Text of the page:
To Take or Not to Take?

To Take or Not to Take?

WGM Natalia_Pogonina
Jun 14, 2011, 12:00 AM |
41 | Strategy

Gaining a material advantage is a classic way of winning in chess. In some situations an extra pawn is sufficient for a victory, in others even being up a queen doesn’t guarantee anything. After all, the main goal of chess is to checkmate the opponent’s king, not to capture all the pieces (pawngrabbers – take notice!). Positional factors often outweigh the material balance. Frequently we have to make a decision whether to win material or not. It occurs in the following situations: 1) Your opponent offers you a sacrifice 2) You have a positional advantage, which can be converted into a material advantage 3) Your opponent blundered.

Let’s consider the cases one at a time.

Your opponent is offering a sacrifice

First you have to determine whether it is a sound sacrifice. If it is incorrect and there are no better moves, you can accept the sacrifice. If the sacrifice is sound, things are more tricky. Sometimes it is better to accept it, sometimes not. The hardest case is when it is not possible to calculate the consequences of a sacrifice (e.g. your opponent gives up a knight for a long-lasting initiative against your king) and there is a choice whether to accept the sacrifice or to decline. Here you will have to consider lots of factors: what can the sacrifice lead to (e.g. are you risking losing, or does your opponent have a perpetual at best?), which side has the easier play after it, how much time both of you have, etc.  

You have a positional advantage, which can be converted into a material advantage

As you probably know, gradually increasing your positional advantage often forces the opponent to give up some material. Your task is to evaluate where you have higher chances: with the material advantage or without it. In some positions it makes sense to continue the attack or keep on building up pressure instead of, let’s say, grabbing a pawn or an exchange and having a hard time converting it. Of course, each case is unique. Most pros prefer an easy technical win (even if it takes a lot of moves to play out) to computer-like variations where a single misstep may cost you the game. However, a proper balance is required between trying to play perfectly and relying exclusively on technique.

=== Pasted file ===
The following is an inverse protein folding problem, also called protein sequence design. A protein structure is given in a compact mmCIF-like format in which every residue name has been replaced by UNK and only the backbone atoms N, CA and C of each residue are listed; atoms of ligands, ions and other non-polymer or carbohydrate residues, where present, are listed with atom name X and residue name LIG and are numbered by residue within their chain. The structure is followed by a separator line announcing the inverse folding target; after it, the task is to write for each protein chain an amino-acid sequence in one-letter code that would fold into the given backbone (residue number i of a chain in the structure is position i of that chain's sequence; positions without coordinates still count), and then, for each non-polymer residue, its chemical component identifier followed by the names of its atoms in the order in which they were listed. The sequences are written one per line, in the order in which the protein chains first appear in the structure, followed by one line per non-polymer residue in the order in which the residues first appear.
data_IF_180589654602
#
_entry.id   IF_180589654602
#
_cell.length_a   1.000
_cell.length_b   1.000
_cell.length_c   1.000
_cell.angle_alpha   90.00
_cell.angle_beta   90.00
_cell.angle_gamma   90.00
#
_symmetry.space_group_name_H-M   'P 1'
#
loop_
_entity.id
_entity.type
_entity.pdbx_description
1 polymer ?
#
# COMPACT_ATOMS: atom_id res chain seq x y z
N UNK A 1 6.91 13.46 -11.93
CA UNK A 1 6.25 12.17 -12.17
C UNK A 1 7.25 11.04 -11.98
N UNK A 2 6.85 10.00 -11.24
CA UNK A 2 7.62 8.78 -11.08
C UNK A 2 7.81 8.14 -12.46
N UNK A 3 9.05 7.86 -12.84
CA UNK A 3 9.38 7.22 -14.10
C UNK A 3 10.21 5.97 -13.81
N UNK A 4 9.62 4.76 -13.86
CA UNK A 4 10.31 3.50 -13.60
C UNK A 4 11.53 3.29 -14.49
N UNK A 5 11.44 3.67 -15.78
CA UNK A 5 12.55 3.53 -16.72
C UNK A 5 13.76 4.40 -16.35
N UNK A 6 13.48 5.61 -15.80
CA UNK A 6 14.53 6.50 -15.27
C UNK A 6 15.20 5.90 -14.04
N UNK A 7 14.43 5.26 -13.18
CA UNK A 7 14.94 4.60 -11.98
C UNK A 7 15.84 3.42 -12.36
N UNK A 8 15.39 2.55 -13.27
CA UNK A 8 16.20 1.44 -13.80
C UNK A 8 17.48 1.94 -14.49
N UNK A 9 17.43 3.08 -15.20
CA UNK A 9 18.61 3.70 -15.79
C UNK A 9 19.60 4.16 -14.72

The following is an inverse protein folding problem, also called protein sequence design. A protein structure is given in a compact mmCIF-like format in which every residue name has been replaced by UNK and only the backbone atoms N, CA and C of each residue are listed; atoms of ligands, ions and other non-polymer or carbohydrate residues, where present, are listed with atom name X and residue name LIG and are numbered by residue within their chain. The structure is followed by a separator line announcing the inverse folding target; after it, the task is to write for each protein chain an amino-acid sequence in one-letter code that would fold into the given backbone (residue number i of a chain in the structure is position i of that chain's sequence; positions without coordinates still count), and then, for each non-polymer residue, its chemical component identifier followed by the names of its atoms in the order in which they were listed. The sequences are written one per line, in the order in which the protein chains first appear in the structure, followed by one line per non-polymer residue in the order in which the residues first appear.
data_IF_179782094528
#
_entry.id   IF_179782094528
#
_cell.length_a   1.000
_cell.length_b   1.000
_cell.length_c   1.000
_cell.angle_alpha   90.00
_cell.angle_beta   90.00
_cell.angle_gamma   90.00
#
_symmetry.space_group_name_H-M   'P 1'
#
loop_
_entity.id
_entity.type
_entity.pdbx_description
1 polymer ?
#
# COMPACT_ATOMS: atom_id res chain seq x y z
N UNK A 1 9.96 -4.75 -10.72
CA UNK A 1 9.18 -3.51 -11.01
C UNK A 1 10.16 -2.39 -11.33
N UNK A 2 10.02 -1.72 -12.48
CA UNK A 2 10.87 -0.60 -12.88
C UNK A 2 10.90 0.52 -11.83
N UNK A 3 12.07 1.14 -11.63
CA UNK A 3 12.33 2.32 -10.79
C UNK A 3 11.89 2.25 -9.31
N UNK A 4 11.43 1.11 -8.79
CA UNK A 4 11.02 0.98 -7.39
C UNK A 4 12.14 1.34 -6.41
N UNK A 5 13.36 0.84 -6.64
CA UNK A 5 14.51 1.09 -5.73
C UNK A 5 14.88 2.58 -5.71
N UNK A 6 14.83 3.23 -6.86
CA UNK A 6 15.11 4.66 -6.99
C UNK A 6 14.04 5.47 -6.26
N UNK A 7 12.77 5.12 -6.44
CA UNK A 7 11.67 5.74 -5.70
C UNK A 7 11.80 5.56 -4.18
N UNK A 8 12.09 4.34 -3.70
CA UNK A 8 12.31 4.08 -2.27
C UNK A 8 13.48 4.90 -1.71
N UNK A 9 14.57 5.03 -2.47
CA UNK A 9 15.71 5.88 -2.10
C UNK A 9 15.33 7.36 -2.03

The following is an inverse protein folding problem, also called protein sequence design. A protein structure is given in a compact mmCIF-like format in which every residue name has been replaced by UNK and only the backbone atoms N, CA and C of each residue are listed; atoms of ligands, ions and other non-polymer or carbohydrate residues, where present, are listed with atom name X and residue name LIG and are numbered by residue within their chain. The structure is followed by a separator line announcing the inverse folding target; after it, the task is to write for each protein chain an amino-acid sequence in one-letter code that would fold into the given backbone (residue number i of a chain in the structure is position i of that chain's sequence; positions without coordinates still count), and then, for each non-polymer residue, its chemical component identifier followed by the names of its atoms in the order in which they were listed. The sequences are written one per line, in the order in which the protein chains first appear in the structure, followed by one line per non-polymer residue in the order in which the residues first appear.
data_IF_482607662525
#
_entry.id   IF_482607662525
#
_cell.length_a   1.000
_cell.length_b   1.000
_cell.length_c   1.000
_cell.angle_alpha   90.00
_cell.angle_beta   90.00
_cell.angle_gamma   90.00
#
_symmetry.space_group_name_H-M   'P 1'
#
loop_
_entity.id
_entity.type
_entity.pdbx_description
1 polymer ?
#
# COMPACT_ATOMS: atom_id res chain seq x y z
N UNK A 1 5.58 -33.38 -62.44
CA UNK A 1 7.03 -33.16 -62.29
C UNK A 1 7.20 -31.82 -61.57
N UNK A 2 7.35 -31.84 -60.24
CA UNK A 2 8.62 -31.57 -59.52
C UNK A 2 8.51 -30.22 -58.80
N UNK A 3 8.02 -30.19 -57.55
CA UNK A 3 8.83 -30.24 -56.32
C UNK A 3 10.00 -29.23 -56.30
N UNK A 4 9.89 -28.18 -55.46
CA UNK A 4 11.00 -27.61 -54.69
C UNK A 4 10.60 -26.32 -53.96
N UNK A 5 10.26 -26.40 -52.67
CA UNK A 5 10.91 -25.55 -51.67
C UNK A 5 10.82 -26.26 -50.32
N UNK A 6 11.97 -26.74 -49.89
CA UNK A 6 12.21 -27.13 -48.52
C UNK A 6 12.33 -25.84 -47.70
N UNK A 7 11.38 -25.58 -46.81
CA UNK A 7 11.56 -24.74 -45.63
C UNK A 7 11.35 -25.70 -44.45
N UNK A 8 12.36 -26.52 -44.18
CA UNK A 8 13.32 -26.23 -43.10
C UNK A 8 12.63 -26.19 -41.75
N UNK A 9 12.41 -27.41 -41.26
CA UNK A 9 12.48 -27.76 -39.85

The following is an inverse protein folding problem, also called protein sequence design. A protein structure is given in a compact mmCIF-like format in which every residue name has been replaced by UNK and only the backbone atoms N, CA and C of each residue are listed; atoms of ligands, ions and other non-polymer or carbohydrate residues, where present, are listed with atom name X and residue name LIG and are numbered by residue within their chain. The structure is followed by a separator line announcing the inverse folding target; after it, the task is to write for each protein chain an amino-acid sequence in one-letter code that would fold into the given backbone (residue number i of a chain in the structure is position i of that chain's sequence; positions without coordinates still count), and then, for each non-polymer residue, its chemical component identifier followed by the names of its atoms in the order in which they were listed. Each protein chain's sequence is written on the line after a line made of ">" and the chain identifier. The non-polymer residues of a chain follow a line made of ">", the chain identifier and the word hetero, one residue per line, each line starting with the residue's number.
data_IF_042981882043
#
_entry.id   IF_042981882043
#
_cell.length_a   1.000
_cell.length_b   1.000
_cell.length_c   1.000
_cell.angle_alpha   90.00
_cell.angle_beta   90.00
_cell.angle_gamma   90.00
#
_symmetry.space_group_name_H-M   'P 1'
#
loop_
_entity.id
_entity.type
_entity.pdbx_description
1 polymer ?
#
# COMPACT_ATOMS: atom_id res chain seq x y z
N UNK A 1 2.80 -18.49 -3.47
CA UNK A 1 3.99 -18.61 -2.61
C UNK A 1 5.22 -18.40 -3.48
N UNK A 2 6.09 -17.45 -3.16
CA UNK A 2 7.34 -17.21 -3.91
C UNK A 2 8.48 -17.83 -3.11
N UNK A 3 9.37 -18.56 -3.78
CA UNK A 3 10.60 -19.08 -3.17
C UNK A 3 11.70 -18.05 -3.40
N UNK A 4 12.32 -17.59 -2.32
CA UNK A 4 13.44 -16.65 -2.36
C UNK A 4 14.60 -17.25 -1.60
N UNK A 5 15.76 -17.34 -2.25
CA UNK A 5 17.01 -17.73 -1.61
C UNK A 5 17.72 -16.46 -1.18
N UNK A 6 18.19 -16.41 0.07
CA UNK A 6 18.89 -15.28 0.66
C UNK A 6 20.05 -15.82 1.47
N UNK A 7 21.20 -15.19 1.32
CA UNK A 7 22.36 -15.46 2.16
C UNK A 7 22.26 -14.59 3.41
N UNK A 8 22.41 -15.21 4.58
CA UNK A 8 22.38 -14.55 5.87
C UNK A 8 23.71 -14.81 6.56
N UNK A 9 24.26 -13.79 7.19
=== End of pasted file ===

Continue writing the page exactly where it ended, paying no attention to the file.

Your opponent blundered  

Unless you have an even more tempting option, you should capitalize on your opponent’s blunders. Watch out for traps though!

In the following game played vs WGM Stojanovic at the Women’s Chess European Championship-2011 I had a few chances to win material.

 

At the beginning of the game Black turned down White’s offers of the c4 pawn. Then White chose a dubious plan and made a few mistakes, but I failed to make the most out of them (15…Bd4 instead of Bb2). In the middlegame the position was about equal, but White was always on the defensive, and spent a lot of time and energy. Then I had to choose at what point to win the a-pawn. To crown it all off, my opponent made a few inaccurate moves in time trouble and lost.
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